With the sale of the Times Mirror complex downtown complete, attention now turns to the future of the storied collection of buildings.
Much is at stake. Developer Onni Group, the new owner, is expected to seek permission from the city to replace at least a portion of the facility with a residential building. If that request, which as of last week had not formally been made, is approved, Onni would have to pony up an additional $10 million on top of the $105 million it paid to seller Tribune Media Co. for the property.
It would also likely mean the end of the William Pereira-designed building from 1973 at the northwest corner of Broadway and First Street, which sources familiar with Onni’s plans said the Vancouver developer wants to replace with a multifamily building.
Also in question is the future home of the Los Angeles Times, which has occupied all or part of the building since 1935. It became a tenant in the 750,000-square-foot complex when Tribune Co. rebranded as Tribune Media, splitting its publishing units off into Tribune Publishing, now called tronc Inc., and retaining the more lucrative broadcasting and real estate assets.
The Times has a lease until 2018 and two five-year options to renew. Tronc spokeswoman Dana Meyer said the paper has no immediate plans to move.
The sale to Onni, which has a slew of projects downtown, marks the first time that the property has traded out of the hands of a media company.
Sam Parrotta, the developer’s chief financial officer, last week confirmed that the transaction had closed.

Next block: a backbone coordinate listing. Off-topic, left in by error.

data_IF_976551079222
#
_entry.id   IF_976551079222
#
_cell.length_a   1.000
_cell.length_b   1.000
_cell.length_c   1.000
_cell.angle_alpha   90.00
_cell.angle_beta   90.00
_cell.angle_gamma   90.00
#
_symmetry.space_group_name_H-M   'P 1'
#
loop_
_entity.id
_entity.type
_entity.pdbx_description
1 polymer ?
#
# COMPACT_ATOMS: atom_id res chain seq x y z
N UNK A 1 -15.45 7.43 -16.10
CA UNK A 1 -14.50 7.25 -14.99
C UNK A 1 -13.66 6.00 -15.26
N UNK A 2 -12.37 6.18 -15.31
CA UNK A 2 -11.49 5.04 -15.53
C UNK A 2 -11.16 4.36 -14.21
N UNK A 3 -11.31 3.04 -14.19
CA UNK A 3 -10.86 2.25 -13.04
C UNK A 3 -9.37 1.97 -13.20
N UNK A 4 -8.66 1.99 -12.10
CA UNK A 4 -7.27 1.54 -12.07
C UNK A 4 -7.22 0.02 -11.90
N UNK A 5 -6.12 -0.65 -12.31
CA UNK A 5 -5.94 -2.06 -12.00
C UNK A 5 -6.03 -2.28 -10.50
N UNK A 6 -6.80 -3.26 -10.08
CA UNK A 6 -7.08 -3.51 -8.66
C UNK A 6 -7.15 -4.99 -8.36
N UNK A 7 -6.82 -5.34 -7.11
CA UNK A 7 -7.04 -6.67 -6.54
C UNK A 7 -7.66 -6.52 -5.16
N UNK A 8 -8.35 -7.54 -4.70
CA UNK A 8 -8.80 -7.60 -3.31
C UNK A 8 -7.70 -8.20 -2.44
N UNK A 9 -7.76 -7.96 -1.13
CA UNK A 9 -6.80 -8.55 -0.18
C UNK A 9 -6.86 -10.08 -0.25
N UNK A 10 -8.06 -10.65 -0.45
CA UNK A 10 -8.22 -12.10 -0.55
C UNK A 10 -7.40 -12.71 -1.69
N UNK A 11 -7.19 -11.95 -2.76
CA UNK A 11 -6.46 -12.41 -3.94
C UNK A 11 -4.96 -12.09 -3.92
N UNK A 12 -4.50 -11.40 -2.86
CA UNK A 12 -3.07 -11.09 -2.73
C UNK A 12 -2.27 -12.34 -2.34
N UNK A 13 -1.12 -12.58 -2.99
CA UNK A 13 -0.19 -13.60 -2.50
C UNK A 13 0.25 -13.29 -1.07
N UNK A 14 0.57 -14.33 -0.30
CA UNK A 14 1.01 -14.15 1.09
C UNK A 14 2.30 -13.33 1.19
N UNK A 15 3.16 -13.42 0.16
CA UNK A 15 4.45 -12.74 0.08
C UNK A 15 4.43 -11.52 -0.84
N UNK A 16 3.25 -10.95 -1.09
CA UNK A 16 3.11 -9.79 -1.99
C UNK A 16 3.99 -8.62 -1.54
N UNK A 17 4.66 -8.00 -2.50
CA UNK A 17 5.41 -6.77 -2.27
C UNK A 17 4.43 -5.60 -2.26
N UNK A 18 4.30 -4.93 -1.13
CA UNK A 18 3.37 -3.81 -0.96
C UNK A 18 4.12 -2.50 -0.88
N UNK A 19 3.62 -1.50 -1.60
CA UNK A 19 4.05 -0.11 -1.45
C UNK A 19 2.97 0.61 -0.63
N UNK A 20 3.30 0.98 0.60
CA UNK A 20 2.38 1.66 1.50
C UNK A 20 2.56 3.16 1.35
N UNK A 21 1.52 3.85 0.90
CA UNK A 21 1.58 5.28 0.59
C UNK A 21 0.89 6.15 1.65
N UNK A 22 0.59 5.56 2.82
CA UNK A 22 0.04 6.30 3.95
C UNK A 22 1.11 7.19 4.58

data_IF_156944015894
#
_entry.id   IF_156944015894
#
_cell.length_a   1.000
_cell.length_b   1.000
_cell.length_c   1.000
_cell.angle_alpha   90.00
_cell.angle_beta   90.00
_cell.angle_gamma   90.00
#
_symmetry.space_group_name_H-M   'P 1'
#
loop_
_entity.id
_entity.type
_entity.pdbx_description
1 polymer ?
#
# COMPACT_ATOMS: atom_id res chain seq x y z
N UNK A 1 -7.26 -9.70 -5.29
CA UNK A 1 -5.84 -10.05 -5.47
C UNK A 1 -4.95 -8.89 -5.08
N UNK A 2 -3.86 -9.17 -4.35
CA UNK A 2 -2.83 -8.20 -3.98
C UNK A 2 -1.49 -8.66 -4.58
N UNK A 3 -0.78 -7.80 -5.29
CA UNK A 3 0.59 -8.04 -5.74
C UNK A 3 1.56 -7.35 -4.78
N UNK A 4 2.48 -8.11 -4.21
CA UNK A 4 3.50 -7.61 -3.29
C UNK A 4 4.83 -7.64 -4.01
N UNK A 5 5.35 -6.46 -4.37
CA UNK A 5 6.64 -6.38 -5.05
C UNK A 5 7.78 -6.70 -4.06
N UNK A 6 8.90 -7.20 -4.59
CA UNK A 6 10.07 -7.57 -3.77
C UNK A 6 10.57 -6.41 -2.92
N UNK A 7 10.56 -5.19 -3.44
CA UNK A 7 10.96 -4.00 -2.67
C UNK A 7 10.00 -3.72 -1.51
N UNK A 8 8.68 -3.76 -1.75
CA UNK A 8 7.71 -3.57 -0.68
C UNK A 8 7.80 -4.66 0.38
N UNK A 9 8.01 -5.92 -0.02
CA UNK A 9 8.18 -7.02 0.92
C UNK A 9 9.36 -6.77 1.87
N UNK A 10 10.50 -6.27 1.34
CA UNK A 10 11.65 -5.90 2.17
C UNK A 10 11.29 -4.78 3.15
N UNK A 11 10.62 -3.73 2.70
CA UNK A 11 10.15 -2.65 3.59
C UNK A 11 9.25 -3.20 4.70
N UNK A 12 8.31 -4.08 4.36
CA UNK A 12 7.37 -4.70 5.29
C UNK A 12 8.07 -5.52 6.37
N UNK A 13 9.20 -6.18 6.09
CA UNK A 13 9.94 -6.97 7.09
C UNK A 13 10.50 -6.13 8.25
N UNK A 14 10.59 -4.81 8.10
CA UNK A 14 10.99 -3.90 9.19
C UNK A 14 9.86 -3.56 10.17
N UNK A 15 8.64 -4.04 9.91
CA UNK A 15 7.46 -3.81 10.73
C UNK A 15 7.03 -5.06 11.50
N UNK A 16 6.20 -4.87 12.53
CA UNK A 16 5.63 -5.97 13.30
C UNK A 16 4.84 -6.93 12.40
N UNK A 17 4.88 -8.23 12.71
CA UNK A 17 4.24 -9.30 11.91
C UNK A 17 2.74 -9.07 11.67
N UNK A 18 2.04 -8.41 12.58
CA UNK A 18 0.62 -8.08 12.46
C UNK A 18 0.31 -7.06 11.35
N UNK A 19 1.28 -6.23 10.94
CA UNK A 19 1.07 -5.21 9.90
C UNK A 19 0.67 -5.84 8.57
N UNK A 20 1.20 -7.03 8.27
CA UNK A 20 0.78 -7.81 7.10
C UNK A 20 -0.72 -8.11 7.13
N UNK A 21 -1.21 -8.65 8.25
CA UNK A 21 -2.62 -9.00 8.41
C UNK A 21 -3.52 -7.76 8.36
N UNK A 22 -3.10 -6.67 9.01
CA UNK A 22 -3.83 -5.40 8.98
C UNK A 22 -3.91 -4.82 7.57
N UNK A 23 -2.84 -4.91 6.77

“We’ve been in the L.A. market for a number of years, and we’re excited about the prospects of all our projects,” he said.
He declined to discuss specific plans for the Times building.
Gary Weitman, spokesman for Chicago-based Tribune Media, declined to comment, as did the broker marketing the property, Stephen Somer of Eastdil Secured.
Major redevelopment plans are also in the works for the Times printing plant, a 26-acre site in downtown’s industrial district that Tribune sold for $105 million to Harridge Development Group. Tronc holds a lease though 2023 with options to renew. David Schwartzman, Harridge’s president, said he would consider building retail and office space, beginning with seven vacant acres. Jones Lang LaSalle broker Carl Muhlstein, who represented Tribune, said the size of the parcel in a rapidly developing neighborhood attracted about 10 serious bidders.
Tribune Media last week also spun off another trophy asset – the Tribune Tower in Chicago, which it sold to CIM Group, based in Mid-Wilshire. CIM bought the 35-story neo-Gothic building and a neighboring parking lot for $205 million and might pay up to $35 million more contingent on certain conditions, a CIM spokeswoman said.
CIM’s redevelopment plans have not yet been revealed, but the site is zoned for office, hotel, residential, and retail uses.
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